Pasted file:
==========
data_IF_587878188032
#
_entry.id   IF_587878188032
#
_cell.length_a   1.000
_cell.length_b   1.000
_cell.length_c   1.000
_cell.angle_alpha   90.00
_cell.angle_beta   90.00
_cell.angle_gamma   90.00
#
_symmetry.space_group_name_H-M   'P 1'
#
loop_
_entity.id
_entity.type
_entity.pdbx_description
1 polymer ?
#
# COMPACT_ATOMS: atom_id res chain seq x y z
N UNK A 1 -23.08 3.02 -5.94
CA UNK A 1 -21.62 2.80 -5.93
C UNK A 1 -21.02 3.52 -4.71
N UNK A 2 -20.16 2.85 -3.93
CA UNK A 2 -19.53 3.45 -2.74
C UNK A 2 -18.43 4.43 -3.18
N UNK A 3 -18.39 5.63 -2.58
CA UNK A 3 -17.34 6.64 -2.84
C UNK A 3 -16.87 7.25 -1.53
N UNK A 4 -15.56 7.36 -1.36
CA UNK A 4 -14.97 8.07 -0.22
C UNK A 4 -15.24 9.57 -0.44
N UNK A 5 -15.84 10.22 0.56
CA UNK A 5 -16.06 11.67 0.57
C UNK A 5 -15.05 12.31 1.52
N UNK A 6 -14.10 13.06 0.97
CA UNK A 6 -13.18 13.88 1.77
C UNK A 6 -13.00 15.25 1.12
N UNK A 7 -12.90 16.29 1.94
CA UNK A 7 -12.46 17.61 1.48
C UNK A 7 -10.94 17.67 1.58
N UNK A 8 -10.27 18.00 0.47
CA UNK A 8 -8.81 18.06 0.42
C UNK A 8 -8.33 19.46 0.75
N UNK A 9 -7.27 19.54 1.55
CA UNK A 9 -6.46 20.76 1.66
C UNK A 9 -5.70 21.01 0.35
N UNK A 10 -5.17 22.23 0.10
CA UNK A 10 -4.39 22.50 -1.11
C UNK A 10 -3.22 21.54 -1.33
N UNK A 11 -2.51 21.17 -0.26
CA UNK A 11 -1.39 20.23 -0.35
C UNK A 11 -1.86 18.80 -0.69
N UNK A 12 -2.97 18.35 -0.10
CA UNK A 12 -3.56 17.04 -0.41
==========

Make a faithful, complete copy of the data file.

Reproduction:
data_IF_587878188032
#
_entry.id   IF_587878188032
#
_cell.length_a   1.000
_cell.length_b   1.000
_cell.length_c   1.000
_cell.angle_alpha   90.00
_cell.angle_beta   90.00
_cell.angle_gamma   90.00
#
_symmetry.space_group_name_H-M   'P 1'
#
loop_
_entity.id
_entity.type
_entity.pdbx_description
1 polymer ?
#
# COMPACT_ATOMS: atom_id res chain seq x y z
N UNK A 1 -23.08 3.02 -5.94
CA UNK A 1 -21.62 2.80 -5.93
C UNK A 1 -21.02 3.52 -4.71
N UNK A 2 -20.16 2.85 -3.93
CA UNK A 2 -19.53 3.45 -2.74
C UNK A 2 -18.43 4.43 -3.18
N UNK A 3 -18.39 5.63 -2.58
CA UNK A 3 -17.34 6.64 -2.84
C UNK A 3 -16.87 7.25 -1.53
N UNK A 4 -15.56 7.36 -1.36
CA UNK A 4 -14.97 8.07 -0.22
C UNK A 4 -15.24 9.57 -0.44
N UNK A 5 -15.84 10.22 0.56
CA UNK A 5 -16.06 11.67 0.57
C UNK A 5 -15.05 12.31 1.52
N UNK A 6 -14.10 13.06 0.97
CA UNK A 6 -13.18 13.88 1.77
C UNK A 6 -13.00 15.25 1.12
N UNK A 7 -12.90 16.29 1.94
CA UNK A 7 -12.46 17.61 1.48
C UNK A 7 -10.94 17.67 1.58
N UNK A 8 -10.27 18.00 0.47
CA UNK A 8 -8.81 18.06 0.42
C UNK A 8 -8.33 19.46 0.75
N UNK A 9 -7.27 19.54 1.55
CA UNK A 9 -6.46 20.76 1.66
C UNK A 9 -5.70 21.01 0.35
N UNK A 10 -5.17 22.23 0.10
CA UNK A 10 -4.39 22.50 -1.11
C UNK A 10 -3.22 21.54 -1.33
N UNK A 11 -2.51 21.17 -0.26
CA UNK A 11 -1.39 20.23 -0.35
C UNK A 11 -1.86 18.80 -0.69
N UNK A 12 -2.97 18.35 -0.10
CA UNK A 12 -3.56 17.04 -0.41